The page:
A palpable feeling of anticipation filled the air. It felt like the silence and still coolness before a heavy storm. Stroms and Ó Báire instinctively quickened their pace.
They entered one of the hab-blocks, through a surprisingly ornate double-door bearing a golden Imperial Aquilla above the skull-cog emblem of the Mechanicum. It lead into a kilometre-long corridor lined with nondescript doors. Each one had the occupiers name stamped on the front in a bold automated font. Most of the doors were locked, but the odd few had been left ajar.
Ó Báire took a cursory look into each one.
“All empty. Some were cleared in a hurry.”
“From what I wonder?” Asked Stroms, almost to himself, though he thought he already knew the answer. The citizens had left, leaving everything behind that they could not carry including personal items and items of value. They had left very quickly.
“This is a mystery. They have left behind valuables and anything of any use. What is going on Boss?” Ó Báire mused as he inspected a wallet and removed a wad of credit notes.
Stroms shook his head and Ó Báire smiled mischievously back at him.
“A storm is coming.” Stroms continued. “I did not see this future before we arrived on this planet, but it is a welcome turn of events which will positively aid us.” He paused and then looked towards the ceiling slowly closed his eyes.
“The hunt is on again. They have reorganised after their initial confusion. It is time to go.”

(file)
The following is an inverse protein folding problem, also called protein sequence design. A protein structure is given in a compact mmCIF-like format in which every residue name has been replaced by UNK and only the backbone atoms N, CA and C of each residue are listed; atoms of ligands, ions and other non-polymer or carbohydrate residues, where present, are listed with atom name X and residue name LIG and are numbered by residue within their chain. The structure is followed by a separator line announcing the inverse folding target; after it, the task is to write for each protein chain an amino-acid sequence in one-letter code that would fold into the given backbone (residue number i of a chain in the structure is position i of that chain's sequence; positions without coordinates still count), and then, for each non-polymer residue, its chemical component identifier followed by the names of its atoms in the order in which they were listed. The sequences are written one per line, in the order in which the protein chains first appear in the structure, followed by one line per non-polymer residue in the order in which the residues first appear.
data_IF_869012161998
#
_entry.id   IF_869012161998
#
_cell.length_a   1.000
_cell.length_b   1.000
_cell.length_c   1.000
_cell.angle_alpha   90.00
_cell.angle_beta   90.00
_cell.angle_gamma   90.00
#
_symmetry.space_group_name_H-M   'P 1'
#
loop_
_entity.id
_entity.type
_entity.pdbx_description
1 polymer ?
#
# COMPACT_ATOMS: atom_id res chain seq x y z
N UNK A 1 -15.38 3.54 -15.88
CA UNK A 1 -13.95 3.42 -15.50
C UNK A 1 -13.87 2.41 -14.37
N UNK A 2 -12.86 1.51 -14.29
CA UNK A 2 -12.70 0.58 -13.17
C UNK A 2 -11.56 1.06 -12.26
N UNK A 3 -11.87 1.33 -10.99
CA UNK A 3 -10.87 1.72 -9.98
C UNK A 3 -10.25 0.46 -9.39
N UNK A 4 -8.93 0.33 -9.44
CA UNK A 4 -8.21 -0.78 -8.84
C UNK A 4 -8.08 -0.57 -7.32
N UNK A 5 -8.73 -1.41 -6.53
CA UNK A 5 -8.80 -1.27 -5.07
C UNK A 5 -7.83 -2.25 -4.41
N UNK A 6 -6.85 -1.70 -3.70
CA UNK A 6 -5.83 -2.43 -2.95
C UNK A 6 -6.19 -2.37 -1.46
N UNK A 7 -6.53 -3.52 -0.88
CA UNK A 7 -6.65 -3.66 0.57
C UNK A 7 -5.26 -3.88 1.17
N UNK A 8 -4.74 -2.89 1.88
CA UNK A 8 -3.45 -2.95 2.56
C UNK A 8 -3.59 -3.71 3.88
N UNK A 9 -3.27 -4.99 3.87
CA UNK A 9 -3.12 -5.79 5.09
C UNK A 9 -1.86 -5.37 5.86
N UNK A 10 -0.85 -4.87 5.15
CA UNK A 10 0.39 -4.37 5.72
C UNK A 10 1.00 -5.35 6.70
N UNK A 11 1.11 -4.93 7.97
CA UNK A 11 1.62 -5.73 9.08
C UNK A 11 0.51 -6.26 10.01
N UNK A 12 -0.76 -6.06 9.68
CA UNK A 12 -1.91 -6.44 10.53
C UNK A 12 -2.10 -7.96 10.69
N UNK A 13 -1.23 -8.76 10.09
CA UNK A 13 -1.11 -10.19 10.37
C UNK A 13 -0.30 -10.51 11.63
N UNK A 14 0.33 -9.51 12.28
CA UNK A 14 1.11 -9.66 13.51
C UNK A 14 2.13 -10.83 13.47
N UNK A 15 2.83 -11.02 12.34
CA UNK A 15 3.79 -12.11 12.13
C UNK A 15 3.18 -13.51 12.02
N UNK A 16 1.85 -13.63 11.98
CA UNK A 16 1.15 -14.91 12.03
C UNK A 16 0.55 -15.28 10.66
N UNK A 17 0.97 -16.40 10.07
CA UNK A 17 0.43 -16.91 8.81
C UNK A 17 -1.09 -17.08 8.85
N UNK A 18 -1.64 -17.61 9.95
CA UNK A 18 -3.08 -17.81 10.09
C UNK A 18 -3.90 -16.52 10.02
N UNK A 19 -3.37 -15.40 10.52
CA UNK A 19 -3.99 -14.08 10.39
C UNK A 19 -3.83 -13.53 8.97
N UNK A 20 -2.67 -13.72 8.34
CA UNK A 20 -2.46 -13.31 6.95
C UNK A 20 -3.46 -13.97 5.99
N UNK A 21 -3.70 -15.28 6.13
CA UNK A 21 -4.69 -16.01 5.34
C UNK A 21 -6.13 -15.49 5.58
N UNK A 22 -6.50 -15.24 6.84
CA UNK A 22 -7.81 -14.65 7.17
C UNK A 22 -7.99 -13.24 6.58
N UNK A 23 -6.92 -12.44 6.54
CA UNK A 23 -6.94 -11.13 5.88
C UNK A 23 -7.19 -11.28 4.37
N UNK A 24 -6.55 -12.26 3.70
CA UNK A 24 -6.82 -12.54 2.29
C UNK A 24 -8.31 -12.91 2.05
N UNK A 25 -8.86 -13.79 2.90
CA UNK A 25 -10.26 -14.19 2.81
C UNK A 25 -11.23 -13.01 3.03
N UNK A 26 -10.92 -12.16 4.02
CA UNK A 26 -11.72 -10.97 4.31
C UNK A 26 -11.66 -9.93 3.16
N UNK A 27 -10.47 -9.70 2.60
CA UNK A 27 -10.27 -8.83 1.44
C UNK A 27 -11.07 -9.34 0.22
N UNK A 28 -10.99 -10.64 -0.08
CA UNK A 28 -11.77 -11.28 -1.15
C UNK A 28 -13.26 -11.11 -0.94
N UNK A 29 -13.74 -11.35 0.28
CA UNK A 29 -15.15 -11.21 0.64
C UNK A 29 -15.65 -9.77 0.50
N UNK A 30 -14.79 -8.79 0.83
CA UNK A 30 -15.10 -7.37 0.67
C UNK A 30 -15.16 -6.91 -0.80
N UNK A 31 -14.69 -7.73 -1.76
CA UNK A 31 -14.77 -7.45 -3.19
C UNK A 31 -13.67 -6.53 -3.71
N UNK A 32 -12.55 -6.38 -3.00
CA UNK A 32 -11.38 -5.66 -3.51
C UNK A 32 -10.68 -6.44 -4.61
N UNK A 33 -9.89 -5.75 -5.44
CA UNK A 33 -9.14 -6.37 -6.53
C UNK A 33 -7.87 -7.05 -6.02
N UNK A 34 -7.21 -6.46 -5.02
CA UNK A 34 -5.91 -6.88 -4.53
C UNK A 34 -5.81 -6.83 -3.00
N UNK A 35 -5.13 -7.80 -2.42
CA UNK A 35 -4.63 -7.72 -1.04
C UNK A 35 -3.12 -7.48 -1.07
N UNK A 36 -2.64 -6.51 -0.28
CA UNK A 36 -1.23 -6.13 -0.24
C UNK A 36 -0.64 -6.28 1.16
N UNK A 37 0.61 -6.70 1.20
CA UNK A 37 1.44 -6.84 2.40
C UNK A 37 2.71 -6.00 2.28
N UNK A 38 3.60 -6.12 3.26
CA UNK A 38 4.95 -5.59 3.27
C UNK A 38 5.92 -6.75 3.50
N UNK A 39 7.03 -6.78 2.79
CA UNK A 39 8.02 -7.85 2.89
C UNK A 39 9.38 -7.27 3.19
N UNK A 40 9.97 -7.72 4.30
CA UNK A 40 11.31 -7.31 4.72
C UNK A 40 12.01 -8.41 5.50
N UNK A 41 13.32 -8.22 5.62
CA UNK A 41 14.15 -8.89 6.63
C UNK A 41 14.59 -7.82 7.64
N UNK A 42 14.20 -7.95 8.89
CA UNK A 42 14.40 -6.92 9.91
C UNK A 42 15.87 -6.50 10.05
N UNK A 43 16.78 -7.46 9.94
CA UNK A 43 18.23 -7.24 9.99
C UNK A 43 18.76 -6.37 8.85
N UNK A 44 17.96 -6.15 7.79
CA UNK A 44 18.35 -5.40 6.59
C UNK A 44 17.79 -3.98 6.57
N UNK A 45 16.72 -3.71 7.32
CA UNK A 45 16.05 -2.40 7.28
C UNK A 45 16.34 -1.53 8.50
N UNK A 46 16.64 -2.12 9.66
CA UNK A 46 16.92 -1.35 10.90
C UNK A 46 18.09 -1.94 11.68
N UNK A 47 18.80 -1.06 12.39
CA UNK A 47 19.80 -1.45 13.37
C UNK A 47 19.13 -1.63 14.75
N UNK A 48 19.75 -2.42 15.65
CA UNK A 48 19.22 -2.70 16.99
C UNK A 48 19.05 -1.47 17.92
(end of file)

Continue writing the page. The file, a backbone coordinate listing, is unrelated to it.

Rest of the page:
Now they began to hear the sound of distant fighting. There were dull crumps at first, then long rattles of heavy weapons followed by the cracks and bangs of individual weapons. Then they heard the clatter of vehicle tracks and powerful engines and then the background hum of voices, shouts and commands. The war was now very close.
Stroms and Ó Báire kept low and to the shadows and even though Stroms put a screen of concealment up around them, they took no chances.
Suddenly Stroms hissed.
Ó Báire hit the dirty, rubble-strewn floor and brought his Lasgun up into his shoulder. Stroms was a little less dramatic and remained on one knee.
A vehicle's engine was turning over just the other side of the wall. They were almost on top of it.
Stroms knew that It did not matter whether they were PDF or dissidents, it made no difference, both sides were potential enemies to them now. Ó Báire shuffled up to Stroms and then dared a look around the door frame. When he pulled back he rolled his eyes and shook his head.